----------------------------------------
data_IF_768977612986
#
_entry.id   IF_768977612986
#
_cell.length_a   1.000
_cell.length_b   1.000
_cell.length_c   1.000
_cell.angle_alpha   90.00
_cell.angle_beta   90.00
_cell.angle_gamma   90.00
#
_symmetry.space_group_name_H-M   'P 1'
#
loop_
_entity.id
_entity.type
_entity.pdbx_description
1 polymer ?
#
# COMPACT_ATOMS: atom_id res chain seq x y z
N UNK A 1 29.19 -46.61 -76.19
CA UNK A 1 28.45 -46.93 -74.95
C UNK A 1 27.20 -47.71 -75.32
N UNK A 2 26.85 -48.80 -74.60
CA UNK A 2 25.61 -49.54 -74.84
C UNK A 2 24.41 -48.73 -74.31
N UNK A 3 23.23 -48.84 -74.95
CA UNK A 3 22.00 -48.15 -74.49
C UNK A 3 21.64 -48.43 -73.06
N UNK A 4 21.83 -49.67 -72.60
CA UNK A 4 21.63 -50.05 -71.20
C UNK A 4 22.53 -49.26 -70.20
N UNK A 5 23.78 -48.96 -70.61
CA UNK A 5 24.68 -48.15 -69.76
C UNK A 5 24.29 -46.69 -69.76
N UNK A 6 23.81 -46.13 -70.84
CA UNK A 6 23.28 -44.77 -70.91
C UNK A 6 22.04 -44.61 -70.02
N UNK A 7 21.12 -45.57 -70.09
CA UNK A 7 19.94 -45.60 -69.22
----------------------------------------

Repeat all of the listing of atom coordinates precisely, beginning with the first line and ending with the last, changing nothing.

data_IF_768977612986
#
_entry.id   IF_768977612986
#
_cell.length_a   1.000
_cell.length_b   1.000
_cell.length_c   1.000
_cell.angle_alpha   90.00
_cell.angle_beta   90.00
_cell.angle_gamma   90.00
#
_symmetry.space_group_name_H-M   'P 1'
#
loop_
_entity.id
_entity.type
_entity.pdbx_description
1 polymer ?
#
# COMPACT_ATOMS: atom_id res chain seq x y z
N UNK A 1 29.19 -46.61 -76.19
CA UNK A 1 28.45 -46.93 -74.95
C UNK A 1 27.20 -47.71 -75.32
N UNK A 2 26.85 -48.80 -74.60
CA UNK A 2 25.61 -49.54 -74.84
C UNK A 2 24.41 -48.73 -74.31
N UNK A 3 23.23 -48.84 -74.95
CA UNK A 3 22.00 -48.15 -74.49
C UNK A 3 21.64 -48.43 -73.06
N UNK A 4 21.83 -49.67 -72.60
CA UNK A 4 21.63 -50.05 -71.20
C UNK A 4 22.53 -49.26 -70.20
N UNK A 5 23.78 -48.96 -70.61
CA UNK A 5 24.68 -48.15 -69.76
C UNK A 5 24.29 -46.69 -69.76
N UNK A 6 23.81 -46.13 -70.84
CA UNK A 6 23.28 -44.77 -70.91
C UNK A 6 22.04 -44.61 -70.02
N UNK A 7 21.12 -45.57 -70.09
CA UNK A 7 19.94 -45.60 -69.22